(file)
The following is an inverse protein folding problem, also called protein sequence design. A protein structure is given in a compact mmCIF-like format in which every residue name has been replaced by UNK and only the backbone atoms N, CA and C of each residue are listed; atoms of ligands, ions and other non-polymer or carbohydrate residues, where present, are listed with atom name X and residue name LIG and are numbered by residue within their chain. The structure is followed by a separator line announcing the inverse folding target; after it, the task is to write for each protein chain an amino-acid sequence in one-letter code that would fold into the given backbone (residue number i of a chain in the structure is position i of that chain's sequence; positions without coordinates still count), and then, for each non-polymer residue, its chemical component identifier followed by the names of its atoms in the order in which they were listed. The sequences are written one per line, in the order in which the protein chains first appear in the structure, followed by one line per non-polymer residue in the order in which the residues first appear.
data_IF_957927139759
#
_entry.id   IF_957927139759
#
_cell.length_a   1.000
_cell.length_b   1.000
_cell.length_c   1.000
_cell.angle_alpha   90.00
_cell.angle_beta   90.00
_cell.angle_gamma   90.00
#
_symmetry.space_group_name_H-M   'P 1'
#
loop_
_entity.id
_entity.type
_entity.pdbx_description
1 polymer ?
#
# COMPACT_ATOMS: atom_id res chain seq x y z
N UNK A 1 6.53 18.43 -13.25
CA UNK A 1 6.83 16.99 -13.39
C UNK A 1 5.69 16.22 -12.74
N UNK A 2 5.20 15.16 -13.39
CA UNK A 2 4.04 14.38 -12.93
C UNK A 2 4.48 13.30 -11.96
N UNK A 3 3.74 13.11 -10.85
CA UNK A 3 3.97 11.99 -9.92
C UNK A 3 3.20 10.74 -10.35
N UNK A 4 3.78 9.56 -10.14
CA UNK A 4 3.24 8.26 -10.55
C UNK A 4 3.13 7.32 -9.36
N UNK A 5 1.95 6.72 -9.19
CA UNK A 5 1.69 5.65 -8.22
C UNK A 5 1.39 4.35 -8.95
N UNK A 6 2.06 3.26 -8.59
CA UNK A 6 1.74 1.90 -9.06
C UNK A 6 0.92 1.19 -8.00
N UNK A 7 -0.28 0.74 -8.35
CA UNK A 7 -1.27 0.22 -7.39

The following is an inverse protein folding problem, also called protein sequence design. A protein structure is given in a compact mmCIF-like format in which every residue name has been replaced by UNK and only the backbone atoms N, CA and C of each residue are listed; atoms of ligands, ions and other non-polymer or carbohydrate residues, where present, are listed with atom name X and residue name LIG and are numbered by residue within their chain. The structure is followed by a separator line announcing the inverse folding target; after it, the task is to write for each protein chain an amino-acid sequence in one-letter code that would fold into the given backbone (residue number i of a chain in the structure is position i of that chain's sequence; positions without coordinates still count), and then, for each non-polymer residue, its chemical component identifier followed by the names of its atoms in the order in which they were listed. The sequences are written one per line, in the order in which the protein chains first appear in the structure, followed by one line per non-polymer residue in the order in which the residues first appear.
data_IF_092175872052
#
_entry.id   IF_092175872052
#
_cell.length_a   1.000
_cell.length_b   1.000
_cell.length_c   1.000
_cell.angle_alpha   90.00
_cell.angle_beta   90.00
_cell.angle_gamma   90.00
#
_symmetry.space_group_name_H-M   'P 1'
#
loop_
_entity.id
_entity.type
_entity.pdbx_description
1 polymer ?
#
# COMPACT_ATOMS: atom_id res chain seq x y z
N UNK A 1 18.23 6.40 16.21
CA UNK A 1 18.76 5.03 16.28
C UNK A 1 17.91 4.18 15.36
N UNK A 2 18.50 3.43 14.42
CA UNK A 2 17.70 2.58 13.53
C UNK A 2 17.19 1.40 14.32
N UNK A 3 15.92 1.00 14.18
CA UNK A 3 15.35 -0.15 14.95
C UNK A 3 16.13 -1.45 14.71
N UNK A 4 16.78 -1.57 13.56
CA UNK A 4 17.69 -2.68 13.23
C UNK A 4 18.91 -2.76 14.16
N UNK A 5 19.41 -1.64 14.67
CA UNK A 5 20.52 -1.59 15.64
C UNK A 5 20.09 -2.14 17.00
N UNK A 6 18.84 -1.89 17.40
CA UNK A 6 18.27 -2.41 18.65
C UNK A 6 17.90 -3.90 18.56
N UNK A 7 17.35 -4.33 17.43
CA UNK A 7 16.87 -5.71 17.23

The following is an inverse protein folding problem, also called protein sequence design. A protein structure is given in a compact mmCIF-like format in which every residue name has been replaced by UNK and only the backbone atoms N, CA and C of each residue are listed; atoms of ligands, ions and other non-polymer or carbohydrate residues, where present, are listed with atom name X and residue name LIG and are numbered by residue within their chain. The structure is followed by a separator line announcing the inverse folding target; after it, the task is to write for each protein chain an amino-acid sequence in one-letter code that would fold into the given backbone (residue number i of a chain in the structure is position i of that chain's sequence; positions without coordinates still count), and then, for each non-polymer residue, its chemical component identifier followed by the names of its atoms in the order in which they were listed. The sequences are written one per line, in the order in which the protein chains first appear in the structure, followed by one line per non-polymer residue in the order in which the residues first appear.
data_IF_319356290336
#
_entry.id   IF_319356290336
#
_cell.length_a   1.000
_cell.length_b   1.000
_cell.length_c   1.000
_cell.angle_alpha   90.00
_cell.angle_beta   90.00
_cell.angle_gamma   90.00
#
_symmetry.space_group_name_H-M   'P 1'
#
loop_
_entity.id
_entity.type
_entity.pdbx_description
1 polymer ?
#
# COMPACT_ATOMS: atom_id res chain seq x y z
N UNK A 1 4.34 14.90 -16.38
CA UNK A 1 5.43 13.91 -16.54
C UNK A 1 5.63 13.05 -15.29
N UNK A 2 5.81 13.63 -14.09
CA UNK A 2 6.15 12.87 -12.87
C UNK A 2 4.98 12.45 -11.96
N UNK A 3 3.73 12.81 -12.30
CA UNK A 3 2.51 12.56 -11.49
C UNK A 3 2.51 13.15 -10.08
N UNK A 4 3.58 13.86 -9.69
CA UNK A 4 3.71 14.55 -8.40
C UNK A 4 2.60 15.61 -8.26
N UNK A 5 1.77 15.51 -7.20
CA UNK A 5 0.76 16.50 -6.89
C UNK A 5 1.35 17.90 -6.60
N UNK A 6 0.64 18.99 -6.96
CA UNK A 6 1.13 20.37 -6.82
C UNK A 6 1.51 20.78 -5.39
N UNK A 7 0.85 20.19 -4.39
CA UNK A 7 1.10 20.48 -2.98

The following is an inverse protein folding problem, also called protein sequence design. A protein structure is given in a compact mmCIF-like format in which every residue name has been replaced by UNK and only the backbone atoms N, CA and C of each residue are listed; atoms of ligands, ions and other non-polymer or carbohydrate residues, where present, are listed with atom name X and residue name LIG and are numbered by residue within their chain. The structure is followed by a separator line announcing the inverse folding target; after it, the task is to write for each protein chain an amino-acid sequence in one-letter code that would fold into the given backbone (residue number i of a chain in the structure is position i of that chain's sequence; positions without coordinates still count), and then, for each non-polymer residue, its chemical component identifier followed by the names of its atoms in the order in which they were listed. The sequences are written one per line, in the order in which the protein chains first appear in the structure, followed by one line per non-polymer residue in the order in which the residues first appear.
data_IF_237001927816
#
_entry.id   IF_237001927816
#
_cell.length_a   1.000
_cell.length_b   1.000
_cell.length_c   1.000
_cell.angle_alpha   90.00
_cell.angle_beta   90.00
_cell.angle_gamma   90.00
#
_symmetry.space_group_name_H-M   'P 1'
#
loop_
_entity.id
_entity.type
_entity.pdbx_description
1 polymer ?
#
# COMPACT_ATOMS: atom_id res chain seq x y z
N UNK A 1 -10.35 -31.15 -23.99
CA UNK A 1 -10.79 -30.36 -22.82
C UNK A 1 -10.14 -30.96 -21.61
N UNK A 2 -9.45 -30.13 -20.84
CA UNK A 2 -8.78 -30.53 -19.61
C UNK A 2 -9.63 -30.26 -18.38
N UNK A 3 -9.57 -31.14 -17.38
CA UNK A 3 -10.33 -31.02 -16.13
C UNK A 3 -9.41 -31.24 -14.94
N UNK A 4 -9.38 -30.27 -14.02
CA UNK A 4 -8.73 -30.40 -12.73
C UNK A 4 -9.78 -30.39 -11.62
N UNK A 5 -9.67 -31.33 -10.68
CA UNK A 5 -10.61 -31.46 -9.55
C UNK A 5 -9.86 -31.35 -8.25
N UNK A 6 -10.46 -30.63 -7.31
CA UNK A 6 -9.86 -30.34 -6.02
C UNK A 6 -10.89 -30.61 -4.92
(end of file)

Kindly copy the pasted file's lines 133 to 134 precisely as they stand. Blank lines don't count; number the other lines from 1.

_cell.angle_beta   90.00
_cell.angle_gamma   90.00